Lancashire County Council's leader campaign of witness intimidation
Lancashire County Council's leader was involved in a 'deliberate and concerted campaign' to intimidate a key witness in a corruption probe, according to police documents to seek authorisation for his arrest.
A newly published court judgment reveals police claims of intimidating behaviour from Coun Geoff Driver, who is currently on police bail.
He was arrested along with three others – former County Hall chief executive Phil Halsall, David McElhinney, the chief executive of the now defunct One Connect and another former LCC chief executive Ged Fitzgerald – in May last year on suspicion of perverting the course of justice and witness intimidation.
Mr Fitzgerald, who is currently suspended from his role as chief executive of Liverpool Council, attempted to seek a judicial review over a judge’s decision to grant permission to search his home and arrest him last May.
His case has been dismissed by Lord Justice Gross and Mr Justice Nicol, sitting at the High Court in London.
Their judgment reveals key details of the long-running investigation, including;
- Allegations that data from seven laptops, six iPads and iPhones had been deliberately wiped during the police investigation and a desktop computer belonging to Mr McElhinney was ordered to be destroyed;
- Allegations that Mr Halsall had advised Coun Driver to change the properties of any Word documents he sent in to PDFs, in order to disguise their origins;
- Allegations that Coun Driver attended a meeting at LCC that he had been advised he should not attend, and attempted to remove documents.
All four men, who remain on bail, are at the centre of a criminal investigation linked to One Connect Limited – the now defunct partnership between LCC and telecom giants BT.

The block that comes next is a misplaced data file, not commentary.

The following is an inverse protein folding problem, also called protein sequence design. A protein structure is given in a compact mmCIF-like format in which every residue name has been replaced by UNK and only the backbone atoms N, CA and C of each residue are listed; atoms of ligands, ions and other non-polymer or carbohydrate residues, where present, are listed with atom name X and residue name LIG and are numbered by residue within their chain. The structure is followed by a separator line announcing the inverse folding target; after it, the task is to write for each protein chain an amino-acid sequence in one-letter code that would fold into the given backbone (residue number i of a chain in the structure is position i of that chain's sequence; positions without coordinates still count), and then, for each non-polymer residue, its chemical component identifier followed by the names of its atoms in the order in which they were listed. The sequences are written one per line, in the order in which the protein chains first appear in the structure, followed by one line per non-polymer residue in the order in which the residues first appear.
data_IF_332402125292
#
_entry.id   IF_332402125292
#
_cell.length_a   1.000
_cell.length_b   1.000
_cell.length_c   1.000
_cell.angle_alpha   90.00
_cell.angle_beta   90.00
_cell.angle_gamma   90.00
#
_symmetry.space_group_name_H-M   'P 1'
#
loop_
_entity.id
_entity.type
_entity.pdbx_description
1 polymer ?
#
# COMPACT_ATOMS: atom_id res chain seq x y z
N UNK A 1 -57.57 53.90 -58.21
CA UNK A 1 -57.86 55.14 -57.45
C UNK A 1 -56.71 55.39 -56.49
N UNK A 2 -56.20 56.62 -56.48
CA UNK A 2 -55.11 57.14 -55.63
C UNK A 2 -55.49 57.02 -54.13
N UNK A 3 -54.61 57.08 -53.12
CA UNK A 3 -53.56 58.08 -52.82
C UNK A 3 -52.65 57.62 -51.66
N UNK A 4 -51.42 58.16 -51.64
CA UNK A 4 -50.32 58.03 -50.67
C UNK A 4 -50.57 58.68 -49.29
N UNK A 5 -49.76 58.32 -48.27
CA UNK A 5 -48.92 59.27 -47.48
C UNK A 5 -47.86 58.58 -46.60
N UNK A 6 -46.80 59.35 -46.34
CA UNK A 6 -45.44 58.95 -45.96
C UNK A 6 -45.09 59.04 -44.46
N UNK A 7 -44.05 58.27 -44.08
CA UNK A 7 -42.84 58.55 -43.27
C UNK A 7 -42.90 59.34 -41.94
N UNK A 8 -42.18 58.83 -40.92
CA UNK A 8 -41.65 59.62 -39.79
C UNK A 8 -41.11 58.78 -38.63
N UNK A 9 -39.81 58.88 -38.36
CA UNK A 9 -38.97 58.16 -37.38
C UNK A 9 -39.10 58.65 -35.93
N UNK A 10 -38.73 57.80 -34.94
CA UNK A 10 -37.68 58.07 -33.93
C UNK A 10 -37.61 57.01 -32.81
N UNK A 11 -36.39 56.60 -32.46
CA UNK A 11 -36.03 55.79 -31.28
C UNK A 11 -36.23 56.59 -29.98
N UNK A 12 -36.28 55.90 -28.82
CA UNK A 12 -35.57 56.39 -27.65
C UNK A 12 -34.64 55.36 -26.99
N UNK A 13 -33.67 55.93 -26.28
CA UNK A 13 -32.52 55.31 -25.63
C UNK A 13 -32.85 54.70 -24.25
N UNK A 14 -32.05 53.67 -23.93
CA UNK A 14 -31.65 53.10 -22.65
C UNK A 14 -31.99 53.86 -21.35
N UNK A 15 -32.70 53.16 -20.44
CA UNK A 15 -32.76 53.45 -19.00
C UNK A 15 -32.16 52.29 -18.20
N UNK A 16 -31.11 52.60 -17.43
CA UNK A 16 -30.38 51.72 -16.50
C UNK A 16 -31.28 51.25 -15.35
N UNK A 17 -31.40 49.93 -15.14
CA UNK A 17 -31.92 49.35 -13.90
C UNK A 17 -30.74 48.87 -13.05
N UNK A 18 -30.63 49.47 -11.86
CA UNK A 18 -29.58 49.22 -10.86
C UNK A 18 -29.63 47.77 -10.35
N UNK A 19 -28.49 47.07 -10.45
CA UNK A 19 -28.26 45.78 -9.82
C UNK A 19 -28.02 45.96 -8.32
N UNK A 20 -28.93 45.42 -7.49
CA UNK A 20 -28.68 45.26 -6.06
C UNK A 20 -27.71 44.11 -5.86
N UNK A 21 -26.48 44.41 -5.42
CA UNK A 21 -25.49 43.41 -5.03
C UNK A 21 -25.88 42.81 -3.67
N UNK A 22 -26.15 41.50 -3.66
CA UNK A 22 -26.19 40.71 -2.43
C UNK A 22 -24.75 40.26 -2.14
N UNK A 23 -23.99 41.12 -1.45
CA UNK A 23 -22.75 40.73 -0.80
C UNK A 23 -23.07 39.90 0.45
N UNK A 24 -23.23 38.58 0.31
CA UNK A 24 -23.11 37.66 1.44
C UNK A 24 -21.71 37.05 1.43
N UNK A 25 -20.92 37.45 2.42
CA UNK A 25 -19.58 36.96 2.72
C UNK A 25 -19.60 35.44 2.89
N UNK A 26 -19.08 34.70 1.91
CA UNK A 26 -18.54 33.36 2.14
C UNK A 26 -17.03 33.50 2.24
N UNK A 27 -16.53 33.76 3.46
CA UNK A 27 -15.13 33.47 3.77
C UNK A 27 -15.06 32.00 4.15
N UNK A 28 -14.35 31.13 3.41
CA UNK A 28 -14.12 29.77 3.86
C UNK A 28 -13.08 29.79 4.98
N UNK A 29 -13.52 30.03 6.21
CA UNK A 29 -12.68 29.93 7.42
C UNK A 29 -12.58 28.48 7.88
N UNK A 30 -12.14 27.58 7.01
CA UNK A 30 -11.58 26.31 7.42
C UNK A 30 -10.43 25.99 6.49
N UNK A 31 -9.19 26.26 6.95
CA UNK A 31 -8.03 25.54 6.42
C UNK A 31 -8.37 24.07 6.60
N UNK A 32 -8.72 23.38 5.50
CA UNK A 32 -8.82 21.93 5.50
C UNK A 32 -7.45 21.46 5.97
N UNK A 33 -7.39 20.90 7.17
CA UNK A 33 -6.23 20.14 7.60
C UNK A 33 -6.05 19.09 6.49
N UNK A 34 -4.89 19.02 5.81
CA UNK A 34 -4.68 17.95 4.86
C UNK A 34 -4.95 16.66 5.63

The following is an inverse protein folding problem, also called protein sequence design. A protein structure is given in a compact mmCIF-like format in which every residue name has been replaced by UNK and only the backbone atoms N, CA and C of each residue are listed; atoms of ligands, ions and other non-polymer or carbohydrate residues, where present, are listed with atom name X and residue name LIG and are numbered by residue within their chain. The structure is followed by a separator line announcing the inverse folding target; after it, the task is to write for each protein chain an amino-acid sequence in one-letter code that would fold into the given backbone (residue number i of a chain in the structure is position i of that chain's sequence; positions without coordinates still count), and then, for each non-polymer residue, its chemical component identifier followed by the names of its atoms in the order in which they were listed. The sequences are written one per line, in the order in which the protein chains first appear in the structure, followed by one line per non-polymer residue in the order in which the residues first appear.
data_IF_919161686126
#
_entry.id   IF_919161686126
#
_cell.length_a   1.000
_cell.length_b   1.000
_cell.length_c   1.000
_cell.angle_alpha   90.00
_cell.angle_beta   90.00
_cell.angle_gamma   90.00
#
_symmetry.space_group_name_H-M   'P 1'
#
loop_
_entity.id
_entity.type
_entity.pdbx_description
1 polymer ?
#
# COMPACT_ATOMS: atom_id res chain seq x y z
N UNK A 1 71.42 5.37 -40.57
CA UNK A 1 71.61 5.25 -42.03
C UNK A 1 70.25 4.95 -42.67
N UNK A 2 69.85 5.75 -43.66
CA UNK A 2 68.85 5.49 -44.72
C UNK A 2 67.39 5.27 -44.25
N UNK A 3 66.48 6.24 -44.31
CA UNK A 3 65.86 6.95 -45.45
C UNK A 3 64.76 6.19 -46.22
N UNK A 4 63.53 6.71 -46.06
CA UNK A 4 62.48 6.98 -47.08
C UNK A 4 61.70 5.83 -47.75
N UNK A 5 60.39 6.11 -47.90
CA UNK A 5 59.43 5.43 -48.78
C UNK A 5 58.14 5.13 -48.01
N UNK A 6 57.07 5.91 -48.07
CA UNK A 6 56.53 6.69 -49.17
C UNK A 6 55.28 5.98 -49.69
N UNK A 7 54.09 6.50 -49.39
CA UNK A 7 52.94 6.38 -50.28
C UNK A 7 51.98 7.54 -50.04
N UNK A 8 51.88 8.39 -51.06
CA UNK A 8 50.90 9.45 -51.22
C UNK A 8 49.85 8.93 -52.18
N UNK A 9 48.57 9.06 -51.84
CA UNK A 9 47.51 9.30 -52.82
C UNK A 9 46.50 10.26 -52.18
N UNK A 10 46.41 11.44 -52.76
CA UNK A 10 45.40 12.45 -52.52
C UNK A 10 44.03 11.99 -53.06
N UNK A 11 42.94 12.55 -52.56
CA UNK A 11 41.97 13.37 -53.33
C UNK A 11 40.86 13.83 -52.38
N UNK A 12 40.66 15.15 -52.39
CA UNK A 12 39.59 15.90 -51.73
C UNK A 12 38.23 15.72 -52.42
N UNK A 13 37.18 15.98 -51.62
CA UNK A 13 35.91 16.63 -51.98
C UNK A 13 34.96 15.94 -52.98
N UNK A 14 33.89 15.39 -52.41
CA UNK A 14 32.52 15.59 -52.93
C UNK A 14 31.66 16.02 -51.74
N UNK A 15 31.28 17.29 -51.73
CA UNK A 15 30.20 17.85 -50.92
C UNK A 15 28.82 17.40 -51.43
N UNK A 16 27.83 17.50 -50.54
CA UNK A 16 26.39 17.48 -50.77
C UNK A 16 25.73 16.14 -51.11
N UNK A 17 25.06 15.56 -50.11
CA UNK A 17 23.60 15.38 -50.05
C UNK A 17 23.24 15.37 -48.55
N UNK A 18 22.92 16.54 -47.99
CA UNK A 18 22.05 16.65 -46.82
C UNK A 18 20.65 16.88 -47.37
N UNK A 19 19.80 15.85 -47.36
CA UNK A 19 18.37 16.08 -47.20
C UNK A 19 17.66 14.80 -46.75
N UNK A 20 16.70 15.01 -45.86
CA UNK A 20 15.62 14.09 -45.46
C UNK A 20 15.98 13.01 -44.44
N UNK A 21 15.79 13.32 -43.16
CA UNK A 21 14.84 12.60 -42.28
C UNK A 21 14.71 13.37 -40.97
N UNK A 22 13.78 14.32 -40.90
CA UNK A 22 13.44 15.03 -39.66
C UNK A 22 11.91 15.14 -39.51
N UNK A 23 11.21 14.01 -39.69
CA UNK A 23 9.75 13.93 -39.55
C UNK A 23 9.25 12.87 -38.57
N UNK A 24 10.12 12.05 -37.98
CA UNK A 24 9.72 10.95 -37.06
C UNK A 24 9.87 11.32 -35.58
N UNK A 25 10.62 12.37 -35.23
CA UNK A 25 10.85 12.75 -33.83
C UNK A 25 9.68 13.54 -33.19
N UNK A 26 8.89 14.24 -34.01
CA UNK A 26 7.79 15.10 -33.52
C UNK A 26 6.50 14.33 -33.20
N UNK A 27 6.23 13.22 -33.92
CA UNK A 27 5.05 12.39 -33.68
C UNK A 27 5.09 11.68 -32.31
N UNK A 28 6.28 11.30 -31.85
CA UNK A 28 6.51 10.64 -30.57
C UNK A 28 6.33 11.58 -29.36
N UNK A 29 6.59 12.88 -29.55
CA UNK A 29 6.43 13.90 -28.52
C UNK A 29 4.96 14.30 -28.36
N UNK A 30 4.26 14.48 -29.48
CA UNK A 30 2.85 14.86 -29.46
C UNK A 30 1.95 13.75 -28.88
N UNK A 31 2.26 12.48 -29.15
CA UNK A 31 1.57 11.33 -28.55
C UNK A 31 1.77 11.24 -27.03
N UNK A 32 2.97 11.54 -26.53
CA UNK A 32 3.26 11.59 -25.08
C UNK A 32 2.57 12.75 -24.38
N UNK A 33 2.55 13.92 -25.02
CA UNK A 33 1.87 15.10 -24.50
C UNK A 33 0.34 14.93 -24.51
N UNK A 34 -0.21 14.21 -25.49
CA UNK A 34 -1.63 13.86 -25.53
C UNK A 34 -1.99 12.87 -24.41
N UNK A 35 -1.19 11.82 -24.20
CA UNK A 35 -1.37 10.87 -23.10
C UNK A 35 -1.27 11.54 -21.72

Warrants granted at Preston Crown Court on May 19 last year by Judge Robert Altham, authorised police to search the four men’s homes for “any electronic storage devices”.
Lancashire Police’s original application for the warrants, said: “Circumstances essentially revolve around recent activity by Mr Driver, including his sending emails to a principal witness in the wider case, Ian Young (LCC’s senior lawyer) which led to Mr Young making a complaint to police alleging a deliberate and concerted campaign to intimidate him as a key witness in both criminal and ongoing civil proceedings linked to the criminal case.”
It adds: “Evidence has now been gathered which shows that between 2013 and 2015, Mr Driver in collusion with Philip Hassall, David McElhinney and Gerard Fitzgerald, was involved in activity directed toward a number of principal witnesses... which was clearly designed to intimidate, belittle and undermine them both professionally and, crucially, as witnesses in the investigation.”
The judgment revealed officers had been granted restricted access to Mr Driver’s email accounts in March 2017, and that police claimed Mr Halsall had advised Geoff Driver to change the properties of any Word document he sent into PDF, in order to disguise its origins.
Lancashire Police’s investigation is ongoing and the four men are due to answer bail on May 22. They all deny any wrongdoing and have not been charged.
Lancashire Police, Coun Driver, Mr Halsall and Hogan Brown (Mr Fitzgerald’s solicitors) declined to comment. Mr McElhinney could not be reached.